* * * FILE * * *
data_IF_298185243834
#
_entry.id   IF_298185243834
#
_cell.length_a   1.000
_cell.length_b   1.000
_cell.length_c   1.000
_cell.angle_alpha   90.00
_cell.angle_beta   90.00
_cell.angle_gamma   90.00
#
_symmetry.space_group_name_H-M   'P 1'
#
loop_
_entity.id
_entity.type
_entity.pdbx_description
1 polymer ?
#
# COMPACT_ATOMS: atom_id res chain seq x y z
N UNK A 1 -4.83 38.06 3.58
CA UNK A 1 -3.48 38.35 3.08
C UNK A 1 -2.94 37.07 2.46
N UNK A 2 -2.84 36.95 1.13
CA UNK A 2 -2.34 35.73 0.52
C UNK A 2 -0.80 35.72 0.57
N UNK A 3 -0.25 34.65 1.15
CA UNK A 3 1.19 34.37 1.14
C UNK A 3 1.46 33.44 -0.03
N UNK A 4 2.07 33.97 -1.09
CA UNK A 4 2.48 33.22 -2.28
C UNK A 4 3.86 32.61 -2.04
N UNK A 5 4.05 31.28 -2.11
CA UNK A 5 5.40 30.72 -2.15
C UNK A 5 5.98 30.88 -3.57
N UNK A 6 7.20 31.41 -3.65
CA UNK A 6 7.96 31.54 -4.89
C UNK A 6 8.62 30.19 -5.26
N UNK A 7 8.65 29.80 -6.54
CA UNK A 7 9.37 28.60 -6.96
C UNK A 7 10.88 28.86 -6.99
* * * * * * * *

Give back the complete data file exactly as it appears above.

data_IF_298185243834
#
_entry.id   IF_298185243834
#
_cell.length_a   1.000
_cell.length_b   1.000
_cell.length_c   1.000
_cell.angle_alpha   90.00
_cell.angle_beta   90.00
_cell.angle_gamma   90.00
#
_symmetry.space_group_name_H-M   'P 1'
#
loop_
_entity.id
_entity.type
_entity.pdbx_description
1 polymer ?
#
# COMPACT_ATOMS: atom_id res chain seq x y z
N UNK A 1 -4.83 38.06 3.58
CA UNK A 1 -3.48 38.35 3.08
C UNK A 1 -2.94 37.07 2.46
N UNK A 2 -2.84 36.95 1.13
CA UNK A 2 -2.34 35.73 0.52
C UNK A 2 -0.80 35.72 0.57
N UNK A 3 -0.25 34.65 1.15
CA UNK A 3 1.19 34.37 1.14
C UNK A 3 1.46 33.44 -0.03
N UNK A 4 2.07 33.97 -1.09
CA UNK A 4 2.48 33.22 -2.28
C UNK A 4 3.86 32.61 -2.04
N UNK A 5 4.05 31.28 -2.11
CA UNK A 5 5.40 30.72 -2.15
C UNK A 5 5.98 30.88 -3.57
N UNK A 6 7.20 31.41 -3.65
CA UNK A 6 7.96 31.54 -4.89
C UNK A 6 8.62 30.19 -5.26
N UNK A 7 8.65 29.80 -6.54
CA UNK A 7 9.37 28.60 -6.96
C UNK A 7 10.88 28.86 -6.99